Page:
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    Giant Steps: Oscar Peterson

    Tuesday, 28 February 2017 12:00

    Written by Garvia Bailey

    Every great movement, every significant revolution must have a great song, a battle cry, a soundtrack to victory, to emancipation. A strain to accompany both suffering and celebration. Dylan and Marvin Gaye, Sam Cooke, Baez, Manu Chao, the questions of how to survive in times of hardship were poetically and musically blowing in the wind.

    It was a Canadian though who penned the one song that to this day swells the chest. An uncommon anthem for an American born movement, from the piano bench of a remarkable Canadian.

    Oscar Peterson was a renaissance man. He could snap a picture, catch a fish, he loved a good prank, he was well read AND political AND could play the heck out of a piano.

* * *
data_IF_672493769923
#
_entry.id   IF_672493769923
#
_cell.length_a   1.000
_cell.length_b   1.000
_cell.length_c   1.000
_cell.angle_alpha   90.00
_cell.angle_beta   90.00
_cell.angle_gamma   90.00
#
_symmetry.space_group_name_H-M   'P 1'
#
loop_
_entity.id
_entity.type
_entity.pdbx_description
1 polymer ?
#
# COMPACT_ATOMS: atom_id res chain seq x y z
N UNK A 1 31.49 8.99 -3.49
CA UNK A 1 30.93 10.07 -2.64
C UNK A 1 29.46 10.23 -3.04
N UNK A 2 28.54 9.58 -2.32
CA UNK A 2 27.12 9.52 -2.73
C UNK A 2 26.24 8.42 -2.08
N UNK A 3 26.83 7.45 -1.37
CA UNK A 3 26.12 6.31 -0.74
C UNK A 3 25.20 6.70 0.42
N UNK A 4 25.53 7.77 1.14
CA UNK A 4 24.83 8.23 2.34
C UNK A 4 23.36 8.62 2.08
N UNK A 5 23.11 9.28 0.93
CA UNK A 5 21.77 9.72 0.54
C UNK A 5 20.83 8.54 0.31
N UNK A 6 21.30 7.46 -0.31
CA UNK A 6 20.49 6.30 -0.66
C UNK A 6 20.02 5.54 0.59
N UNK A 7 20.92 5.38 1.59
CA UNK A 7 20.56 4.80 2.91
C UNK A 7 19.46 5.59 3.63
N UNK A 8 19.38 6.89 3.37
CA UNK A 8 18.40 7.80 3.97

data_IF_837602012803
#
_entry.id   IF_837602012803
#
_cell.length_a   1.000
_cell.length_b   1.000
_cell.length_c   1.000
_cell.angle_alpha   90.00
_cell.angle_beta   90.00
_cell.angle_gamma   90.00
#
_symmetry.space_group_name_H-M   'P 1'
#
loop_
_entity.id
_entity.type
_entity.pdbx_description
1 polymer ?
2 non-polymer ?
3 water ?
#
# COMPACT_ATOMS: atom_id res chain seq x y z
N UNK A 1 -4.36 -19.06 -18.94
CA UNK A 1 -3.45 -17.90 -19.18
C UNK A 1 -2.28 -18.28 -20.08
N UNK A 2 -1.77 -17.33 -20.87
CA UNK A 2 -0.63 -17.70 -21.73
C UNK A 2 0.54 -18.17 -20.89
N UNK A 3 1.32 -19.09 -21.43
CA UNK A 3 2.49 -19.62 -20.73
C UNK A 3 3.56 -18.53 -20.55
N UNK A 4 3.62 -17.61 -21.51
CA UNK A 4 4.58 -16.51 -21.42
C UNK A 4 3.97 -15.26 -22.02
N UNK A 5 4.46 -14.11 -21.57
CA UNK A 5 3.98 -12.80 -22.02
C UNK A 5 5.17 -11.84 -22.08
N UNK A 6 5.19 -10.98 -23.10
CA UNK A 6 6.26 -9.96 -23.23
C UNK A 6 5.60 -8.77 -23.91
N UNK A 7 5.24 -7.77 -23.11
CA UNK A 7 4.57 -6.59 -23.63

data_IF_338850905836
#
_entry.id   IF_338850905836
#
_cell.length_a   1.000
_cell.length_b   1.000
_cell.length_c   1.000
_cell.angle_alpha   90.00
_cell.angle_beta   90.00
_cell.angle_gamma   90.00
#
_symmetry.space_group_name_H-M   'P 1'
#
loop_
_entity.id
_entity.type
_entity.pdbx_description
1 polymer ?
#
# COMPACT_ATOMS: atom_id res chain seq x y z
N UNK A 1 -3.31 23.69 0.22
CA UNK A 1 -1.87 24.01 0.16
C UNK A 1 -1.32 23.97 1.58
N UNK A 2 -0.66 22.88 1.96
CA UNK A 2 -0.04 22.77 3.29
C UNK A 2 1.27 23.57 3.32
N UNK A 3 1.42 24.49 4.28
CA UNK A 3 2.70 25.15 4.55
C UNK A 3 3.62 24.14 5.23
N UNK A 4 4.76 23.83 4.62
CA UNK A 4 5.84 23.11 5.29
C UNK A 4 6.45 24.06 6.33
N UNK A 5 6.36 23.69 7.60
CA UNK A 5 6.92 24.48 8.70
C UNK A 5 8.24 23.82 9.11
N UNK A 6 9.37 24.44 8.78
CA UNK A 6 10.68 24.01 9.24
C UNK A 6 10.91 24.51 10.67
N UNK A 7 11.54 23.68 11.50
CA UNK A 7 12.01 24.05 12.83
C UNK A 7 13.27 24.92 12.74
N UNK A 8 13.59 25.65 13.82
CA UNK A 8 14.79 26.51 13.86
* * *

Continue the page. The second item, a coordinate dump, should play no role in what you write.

He wrote the song that would be the anthem of the Civil Rights movement back in 1962. Before that, OP had put himself on the trajectory to becoming one of the greatest if not the greatest jazz pianist this planet of ours had ever seen. You can tell the quality of a man by the company he keeps...and all the greats clamored to be in the company of Oscar. Billy and Ella, Herbie and Getz, Armstrong and Basie. Oscar Peterson brought a robust, technically impeccable driving blues with just the right amount of swing to everything he touched.

    But it was when he dug deep into his soul to find just the right notes to fuel revolution that he became an icon well beyond the world of music. Could there have been a civil rights movement and victory without OP’s hymn to freedom? Yes, likely. But fueling the march, putting the wind at the back of those who fought was a song that reminded fighters of the sound of victory. 



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